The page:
# ..
        }
    }
    ...
DATABASE_ROUTERS = (
        'django_tenants.routers.TenantSyncRouter',
    )
    ...
MIDDLEWARE = (
        'django_tenants.middleware.main.TenantMainMiddleware',
        #...
    )
...
TEMPLATE_CONTEXT_PROCESSORS = (
        'django.core.context_processors.request',
        #...
    )

  To create new clients we’ve implemented a separate page which does some checks for the company name, also some rules for the domain names, validations of the email address, checks if the typed passwords match and​ so on. If everything is alright, the tenant is created by the application and the user is redirected to the login page of his new company tenant. But what happens in the background would you ask?

  So, the Django application triggers the framework to create a new schema in Postgres database with all the tables for a new tenant, beside that, in the public schema, new records are added for the new domain name, tenant name, company name and the user is authorized to use the newly created tenant.

def register_demo(company_name, tenant, username, password, host):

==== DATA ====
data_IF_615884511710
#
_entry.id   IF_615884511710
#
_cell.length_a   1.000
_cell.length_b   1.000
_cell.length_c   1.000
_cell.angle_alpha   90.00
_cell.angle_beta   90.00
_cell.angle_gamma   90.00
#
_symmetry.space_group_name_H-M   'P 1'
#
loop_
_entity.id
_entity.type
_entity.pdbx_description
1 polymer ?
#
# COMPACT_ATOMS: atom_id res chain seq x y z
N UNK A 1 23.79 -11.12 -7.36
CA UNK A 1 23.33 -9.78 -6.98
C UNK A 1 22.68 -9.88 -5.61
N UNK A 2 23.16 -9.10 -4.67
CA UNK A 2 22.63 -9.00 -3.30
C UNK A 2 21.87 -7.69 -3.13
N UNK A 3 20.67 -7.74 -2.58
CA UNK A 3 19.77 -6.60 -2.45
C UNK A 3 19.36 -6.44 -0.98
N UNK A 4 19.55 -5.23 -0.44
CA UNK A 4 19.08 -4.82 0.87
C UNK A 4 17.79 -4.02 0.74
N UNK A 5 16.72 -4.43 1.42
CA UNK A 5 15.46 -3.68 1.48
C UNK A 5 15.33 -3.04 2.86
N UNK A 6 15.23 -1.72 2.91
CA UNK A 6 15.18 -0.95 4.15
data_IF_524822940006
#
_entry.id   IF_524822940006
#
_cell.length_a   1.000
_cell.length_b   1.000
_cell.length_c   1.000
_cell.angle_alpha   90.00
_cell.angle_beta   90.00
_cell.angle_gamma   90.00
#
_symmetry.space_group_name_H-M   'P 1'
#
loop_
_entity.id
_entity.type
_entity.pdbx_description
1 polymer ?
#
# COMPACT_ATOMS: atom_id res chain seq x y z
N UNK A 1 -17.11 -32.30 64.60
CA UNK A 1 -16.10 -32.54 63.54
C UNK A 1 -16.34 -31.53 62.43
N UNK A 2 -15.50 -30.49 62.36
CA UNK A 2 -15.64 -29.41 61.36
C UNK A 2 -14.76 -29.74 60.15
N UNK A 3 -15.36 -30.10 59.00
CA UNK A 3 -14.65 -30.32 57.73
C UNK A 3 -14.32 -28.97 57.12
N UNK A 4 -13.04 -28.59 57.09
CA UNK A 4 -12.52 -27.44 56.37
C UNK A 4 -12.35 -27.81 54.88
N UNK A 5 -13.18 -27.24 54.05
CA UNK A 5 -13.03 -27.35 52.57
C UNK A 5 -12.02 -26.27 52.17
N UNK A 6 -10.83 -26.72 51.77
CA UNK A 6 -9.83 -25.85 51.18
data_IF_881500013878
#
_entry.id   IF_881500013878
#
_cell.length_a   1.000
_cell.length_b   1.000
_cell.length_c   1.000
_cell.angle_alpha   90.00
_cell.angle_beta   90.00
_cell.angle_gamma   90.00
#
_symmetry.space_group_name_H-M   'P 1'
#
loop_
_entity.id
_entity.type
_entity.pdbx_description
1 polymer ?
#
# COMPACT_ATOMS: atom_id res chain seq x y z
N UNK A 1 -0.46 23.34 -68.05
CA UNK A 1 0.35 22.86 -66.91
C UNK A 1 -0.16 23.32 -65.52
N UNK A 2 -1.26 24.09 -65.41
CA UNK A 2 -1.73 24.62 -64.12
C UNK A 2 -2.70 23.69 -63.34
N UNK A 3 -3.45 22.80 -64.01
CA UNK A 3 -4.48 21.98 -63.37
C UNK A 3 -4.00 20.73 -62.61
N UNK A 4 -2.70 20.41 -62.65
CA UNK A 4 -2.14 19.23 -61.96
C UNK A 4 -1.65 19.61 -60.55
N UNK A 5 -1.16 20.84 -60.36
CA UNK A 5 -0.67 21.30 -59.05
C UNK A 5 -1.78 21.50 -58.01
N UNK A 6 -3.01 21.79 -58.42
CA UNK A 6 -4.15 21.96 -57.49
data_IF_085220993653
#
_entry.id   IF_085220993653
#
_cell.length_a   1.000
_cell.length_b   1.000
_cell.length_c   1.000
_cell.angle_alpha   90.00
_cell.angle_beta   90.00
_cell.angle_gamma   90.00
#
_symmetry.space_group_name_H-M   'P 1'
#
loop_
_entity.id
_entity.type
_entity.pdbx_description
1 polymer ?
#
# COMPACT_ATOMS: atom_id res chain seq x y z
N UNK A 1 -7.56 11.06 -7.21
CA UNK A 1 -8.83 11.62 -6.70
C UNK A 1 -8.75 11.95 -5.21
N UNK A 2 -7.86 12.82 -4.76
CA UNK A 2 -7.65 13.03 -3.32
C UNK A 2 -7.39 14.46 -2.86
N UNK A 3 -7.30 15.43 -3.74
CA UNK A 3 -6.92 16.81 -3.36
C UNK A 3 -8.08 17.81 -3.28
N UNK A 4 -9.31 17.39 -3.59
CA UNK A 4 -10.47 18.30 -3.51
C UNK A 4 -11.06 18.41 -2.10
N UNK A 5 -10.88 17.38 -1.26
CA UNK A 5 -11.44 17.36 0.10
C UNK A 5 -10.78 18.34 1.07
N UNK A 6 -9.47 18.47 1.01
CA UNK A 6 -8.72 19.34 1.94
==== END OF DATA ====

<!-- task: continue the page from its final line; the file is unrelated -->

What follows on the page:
"""
   very simplistic register function to show minimal working example
   :param company_name: strinc representation of the company name (ex: Inther Software Development)
   :param tenant: string representation of a tenant (a.k.a company name a.k.a subdomain)
   :param username: string representation of user name
   :param password: raw string representation of user password
   :param host: string representation of host, like 'localhost' or 'stockcontrol.eu'
   :return: resulted StockControlUser instance
   """
   with Company(schema_name='public'):
       company = Company(schema_name=tenant, name=company_name)
       company.save()
       logger.info("Company has been created.")

       domain = Domain(domain=tenant + '.' + host, tenant=company, is_primary=True)
       domain.save()
       logger.info("Domain has been created.")

       user = User(username=username)
       user.set_password(password)
       user.save()
       logger.info("User has been created.")

       user_profile = UserProfile(user=user, company=company)